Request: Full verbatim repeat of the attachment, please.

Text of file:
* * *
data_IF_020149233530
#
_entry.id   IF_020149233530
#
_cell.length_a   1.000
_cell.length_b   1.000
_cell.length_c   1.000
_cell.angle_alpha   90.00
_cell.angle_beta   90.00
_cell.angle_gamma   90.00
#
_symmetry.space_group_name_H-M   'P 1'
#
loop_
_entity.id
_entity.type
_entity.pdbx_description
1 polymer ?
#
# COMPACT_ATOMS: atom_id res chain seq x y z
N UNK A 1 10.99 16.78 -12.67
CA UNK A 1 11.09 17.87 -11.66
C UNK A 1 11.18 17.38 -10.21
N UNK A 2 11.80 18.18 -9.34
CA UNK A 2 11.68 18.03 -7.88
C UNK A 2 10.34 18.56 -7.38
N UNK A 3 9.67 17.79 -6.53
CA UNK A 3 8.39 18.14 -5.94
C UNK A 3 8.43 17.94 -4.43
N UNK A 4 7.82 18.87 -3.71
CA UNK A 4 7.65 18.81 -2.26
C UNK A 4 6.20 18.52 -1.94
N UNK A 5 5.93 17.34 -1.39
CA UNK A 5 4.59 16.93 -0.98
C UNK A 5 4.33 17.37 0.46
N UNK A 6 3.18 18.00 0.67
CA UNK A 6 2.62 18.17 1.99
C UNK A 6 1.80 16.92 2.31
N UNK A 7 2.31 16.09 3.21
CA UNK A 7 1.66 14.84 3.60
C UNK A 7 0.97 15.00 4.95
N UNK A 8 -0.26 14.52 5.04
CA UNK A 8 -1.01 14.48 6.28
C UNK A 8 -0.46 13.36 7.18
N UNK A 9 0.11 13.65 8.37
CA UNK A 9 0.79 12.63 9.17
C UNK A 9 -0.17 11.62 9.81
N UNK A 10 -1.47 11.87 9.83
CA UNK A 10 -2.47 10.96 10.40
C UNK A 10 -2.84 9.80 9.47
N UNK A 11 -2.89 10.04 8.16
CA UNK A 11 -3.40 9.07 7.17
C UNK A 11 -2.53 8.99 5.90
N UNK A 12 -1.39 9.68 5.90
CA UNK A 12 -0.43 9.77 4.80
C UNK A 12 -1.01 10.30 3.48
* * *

data_IF_020149233530
#
_entry.id   IF_020149233530
#
_cell.length_a   1.000
_cell.length_b   1.000
_cell.length_c   1.000
_cell.angle_alpha   90.00
_cell.angle_beta   90.00
_cell.angle_gamma   90.00
#
_symmetry.space_group_name_H-M   'P 1'
#
loop_
_entity.id
_entity.type
_entity.pdbx_description
1 polymer ?
#
# COMPACT_ATOMS: atom_id res chain seq x y z
N UNK A 1 10.99 16.78 -12.67
CA UNK A 1 11.09 17.87 -11.66
C UNK A 1 11.18 17.38 -10.21
N UNK A 2 11.80 18.18 -9.34
CA UNK A 2 11.68 18.03 -7.88
C UNK A 2 10.34 18.56 -7.38
N UNK A 3 9.67 17.79 -6.53
CA UNK A 3 8.39 18.14 -5.94
C UNK A 3 8.43 17.94 -4.43
N UNK A 4 7.82 18.87 -3.71
CA UNK A 4 7.65 18.81 -2.26
C UNK A 4 6.20 18.52 -1.94
N UNK A 5 5.93 17.34 -1.39
CA UNK A 5 4.59 16.93 -0.98
C UNK A 5 4.33 17.37 0.46
N UNK A 6 3.18 18.00 0.67
CA UNK A 6 2.62 18.17 1.99
C UNK A 6 1.80 16.92 2.31
N UNK A 7 2.31 16.09 3.21
CA UNK A 7 1.66 14.84 3.60
C UNK A 7 0.97 15.00 4.95
N UNK A 8 -0.26 14.52 5.04
CA UNK A 8 -1.01 14.48 6.28
C UNK A 8 -0.46 13.36 7.18
N UNK A 9 0.11 13.65 8.37
CA UNK A 9 0.79 12.63 9.17
C UNK A 9 -0.17 11.62 9.81
N UNK A 10 -1.47 11.87 9.83
CA UNK A 10 -2.47 10.96 10.40
C UNK A 10 -2.84 9.80 9.47
N UNK A 11 -2.89 10.04 8.16
CA UNK A 11 -3.40 9.07 7.17
C UNK A 11 -2.53 8.99 5.90
N UNK A 12 -1.39 9.68 5.90
CA UNK A 12 -0.43 9.77 4.80
C UNK A 12 -1.01 10.30 3.48